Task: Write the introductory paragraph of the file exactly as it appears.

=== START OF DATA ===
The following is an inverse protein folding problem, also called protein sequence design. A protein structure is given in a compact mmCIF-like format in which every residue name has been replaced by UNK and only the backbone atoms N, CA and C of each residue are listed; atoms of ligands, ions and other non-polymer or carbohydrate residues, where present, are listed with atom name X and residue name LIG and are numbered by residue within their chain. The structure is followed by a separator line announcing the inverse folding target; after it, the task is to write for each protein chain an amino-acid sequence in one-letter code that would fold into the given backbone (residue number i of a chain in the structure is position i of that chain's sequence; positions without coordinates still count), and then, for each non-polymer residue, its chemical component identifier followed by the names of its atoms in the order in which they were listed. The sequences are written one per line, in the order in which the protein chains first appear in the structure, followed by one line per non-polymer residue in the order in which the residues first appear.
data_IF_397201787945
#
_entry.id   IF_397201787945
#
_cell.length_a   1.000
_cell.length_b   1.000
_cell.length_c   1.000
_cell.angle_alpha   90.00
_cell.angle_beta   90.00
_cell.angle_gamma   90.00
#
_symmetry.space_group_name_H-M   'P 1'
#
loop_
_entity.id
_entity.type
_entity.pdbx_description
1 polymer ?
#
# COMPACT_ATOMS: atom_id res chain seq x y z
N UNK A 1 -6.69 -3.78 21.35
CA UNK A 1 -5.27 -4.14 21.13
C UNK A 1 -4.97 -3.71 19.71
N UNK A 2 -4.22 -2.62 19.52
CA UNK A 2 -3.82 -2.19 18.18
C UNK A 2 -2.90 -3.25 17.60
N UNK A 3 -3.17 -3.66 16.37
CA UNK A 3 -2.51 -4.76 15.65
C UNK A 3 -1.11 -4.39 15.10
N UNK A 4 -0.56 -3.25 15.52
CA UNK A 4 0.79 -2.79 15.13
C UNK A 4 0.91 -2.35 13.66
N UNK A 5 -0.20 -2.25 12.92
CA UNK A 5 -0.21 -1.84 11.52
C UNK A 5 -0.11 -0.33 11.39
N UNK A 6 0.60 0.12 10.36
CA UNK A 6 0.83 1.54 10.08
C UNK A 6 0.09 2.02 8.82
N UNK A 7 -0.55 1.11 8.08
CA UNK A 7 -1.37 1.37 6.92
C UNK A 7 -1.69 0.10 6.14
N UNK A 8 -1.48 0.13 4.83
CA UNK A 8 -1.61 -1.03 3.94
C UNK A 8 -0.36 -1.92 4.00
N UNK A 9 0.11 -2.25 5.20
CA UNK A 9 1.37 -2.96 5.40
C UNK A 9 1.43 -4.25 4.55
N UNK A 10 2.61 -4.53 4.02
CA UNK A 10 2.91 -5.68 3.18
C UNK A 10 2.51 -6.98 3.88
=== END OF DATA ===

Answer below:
The following is an inverse protein folding problem, also called protein sequence design. A protein structure is given in a compact mmCIF-like format in which every residue name has been replaced by UNK and only the backbone atoms N, CA and C of each residue are listed; atoms of ligands, ions and other non-polymer or carbohydrate residues, where present, are listed with atom name X and residue name LIG and are numbered by residue within their chain. The structure is followed by a separator line announcing the inverse folding target; after it, the task is to write for each protein chain an amino-acid sequence in one-letter code that would fold into the given backbone (residue number i of a chain in the structure is position i of that chain's sequence; positions without coordinates still count), and then, for each non-polymer residue, its chemical component identifier followed by the names of its atoms in the order in which they were listed. The sequences are written one per line, in the order in which the protein chains first appear in the structure, followed by one line per non-polymer residue in the order in which the residues first appear.